Early detection helps manage a chronic graft-vs.-host disease complication

A simple questionnaire that rates breathing difficulties on a scale of 0 to 3 predicts survival in chronic graft-vs.-host disease, according to a study published in the March issue of Biology of Blood and Marrow Transplantation.

And although a poor score means a higher risk of death, asking a simple question that can spot lung involvement early means that can begin treatments to reduce or manage symptoms, said senior author Stephanie Lee, M.D., M.P.H., research director of Fred Hutchinson Cancer Research Center's Long-Term Follow-Up Program, member of the Clinical Research Division at Fred Hutch and professor of oncology at the University of Washington School of Medicine.

"It's a warning," said Lee, senior author of the study. "It puts us on notice to be more careful and attentive."

GVHD is an immune reaction that occurs in some patients who have received bone marrow or blood cell transplants using donor cells. In GVHD, the transplanted cells—which will become the patient's new immune system—attack the patient's own cells as they would a foreign object or infection. GVHD can be either acute or chronic; severe, uncontrolled cases can be fatal.

Chronic GVHD most often involves the skin and mouth, but almost any other organ system can be involved. The likelihood of developing chronic GVHD is around 30 to 50 percent, said Lee. Of those who do develop it, about 15 to 20 percent will have lung involvement.

In 2005, the National Institutes of Health recommended assessment of lung function in patients with chronic GVHD using both pulmonary function tests—machines that measure air flow—and an assessment of symptoms.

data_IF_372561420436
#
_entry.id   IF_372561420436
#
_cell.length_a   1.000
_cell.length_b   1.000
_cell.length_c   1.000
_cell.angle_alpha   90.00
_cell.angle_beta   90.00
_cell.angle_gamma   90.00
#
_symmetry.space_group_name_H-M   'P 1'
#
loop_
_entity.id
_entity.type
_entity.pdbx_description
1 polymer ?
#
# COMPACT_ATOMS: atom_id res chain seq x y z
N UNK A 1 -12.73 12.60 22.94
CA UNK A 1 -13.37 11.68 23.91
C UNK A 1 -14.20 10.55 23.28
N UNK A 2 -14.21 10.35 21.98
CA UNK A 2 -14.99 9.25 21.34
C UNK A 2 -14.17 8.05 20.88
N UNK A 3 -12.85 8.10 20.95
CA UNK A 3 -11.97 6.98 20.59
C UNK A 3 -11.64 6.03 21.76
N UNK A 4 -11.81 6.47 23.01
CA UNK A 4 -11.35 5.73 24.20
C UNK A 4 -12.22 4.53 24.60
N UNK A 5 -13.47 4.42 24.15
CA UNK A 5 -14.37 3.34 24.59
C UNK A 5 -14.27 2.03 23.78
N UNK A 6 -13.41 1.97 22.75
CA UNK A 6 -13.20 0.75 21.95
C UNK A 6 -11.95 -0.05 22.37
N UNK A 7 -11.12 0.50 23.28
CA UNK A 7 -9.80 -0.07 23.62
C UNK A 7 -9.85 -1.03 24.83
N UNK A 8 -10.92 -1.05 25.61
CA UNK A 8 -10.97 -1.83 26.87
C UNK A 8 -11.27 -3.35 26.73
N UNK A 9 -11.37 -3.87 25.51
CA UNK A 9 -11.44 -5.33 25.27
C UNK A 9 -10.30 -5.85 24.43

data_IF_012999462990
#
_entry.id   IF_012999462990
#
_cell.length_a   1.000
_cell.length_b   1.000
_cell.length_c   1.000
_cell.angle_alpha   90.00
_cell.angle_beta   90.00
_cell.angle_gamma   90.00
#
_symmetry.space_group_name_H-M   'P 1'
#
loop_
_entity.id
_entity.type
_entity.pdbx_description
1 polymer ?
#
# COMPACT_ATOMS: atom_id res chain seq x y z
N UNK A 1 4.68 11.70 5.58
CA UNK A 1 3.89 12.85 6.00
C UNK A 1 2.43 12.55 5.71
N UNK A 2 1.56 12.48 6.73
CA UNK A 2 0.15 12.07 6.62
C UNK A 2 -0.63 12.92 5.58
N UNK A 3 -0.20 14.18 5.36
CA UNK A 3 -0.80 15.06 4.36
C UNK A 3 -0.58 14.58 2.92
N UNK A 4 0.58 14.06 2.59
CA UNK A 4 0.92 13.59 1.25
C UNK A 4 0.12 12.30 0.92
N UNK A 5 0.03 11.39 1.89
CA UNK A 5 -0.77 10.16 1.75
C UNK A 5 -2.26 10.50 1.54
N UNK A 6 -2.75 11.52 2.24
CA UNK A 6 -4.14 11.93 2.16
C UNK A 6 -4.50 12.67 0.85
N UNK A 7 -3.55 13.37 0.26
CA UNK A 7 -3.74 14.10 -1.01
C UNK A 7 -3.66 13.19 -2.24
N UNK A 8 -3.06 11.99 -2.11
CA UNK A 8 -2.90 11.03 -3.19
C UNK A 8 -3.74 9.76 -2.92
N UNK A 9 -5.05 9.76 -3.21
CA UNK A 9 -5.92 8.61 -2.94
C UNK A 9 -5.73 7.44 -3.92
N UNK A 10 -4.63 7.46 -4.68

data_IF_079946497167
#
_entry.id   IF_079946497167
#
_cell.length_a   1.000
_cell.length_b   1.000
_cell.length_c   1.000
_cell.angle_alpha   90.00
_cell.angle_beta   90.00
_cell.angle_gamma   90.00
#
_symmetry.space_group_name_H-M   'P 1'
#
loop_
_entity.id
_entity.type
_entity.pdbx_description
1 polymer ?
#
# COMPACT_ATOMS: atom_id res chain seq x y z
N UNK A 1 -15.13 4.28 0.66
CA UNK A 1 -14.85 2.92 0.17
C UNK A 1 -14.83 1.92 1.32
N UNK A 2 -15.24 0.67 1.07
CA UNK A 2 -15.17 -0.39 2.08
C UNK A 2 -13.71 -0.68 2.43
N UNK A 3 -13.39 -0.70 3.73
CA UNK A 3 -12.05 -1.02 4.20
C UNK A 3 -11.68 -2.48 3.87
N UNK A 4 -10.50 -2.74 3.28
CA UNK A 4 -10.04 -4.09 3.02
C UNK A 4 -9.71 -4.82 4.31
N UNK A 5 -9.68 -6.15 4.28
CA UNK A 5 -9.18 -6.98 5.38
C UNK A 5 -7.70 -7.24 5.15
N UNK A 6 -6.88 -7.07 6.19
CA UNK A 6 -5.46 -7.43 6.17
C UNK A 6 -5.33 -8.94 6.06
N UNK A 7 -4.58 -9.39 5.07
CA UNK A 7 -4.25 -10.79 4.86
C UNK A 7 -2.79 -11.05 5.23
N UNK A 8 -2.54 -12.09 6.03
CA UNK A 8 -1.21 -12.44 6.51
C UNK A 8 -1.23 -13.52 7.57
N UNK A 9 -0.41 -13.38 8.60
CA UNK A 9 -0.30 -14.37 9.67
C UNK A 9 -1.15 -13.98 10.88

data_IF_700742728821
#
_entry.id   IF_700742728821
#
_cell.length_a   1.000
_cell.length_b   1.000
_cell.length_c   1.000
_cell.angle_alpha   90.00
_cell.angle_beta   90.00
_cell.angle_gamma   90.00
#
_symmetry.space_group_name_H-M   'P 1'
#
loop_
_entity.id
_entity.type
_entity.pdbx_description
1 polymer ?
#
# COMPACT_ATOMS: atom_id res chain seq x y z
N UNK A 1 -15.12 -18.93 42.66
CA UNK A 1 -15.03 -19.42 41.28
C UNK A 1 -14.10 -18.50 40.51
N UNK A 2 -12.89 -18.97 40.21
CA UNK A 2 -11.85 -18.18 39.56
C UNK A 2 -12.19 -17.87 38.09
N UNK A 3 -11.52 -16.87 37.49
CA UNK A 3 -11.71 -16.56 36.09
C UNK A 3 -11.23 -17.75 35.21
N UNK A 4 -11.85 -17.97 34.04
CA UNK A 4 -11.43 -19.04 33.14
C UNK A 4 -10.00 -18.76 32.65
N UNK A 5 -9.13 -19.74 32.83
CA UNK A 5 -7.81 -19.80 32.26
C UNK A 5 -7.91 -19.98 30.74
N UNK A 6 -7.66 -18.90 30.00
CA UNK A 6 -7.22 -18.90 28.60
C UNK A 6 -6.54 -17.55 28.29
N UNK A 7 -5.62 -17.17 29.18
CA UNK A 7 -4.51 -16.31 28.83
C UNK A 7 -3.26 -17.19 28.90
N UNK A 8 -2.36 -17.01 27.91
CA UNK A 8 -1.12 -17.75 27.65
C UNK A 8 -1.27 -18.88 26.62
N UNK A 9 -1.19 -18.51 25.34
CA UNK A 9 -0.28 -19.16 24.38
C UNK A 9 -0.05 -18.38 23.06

The newly published study found that shortness of breath is associated with a higher risk of death overall and of nonrelapse mortality, and that worsening symptoms over time were associated with increased mortality. Researchers analyzed a total of 1,591 visits by 496 patients in multiple treatment centers.

One of the study's findings was both surprising and encouraging: As a screening test, the simple questionnaire outperformed other tests, which the study called encouraging.

"The questionnaire turned out to be the most predictive," Lee said. "It's just a question, therefore easy to do and cost effective. No special equipment is involved."

The NIH symptom-based lung score asks about breathing difficulties and assigns the following numbers: 0 for no symptoms, 1 for shortness of breath with stairs, 2 for shortness of breath on flat ground, and 3 for shortness of breath at rest or requiring oxygen.

Not surprisingly, a score of 3 (shortness of breath at rest or requiring oxygen) was associated with higher mortality. But, the study pointed out, even patients with an NIH symptom-based lung score of 1 ( with stairs) had a worse outcome than those with a score of 0.

Again, Lee saw the result as a way to notice problems earlier and start treatment sooner.

The patient's doctor would most likely follow up a poor score with other tests, such as a CT scan, to determine the cause; although chronic GVHD should always be suspected following a transplant, it is not the cause of every problem. The first line of treatment for chronic GVHD is medicines that suppress the immune system.

A poor score can also serve as a reminder to make sure the patient has had a pneumonia vaccination and is taking other precautions, Lee said.

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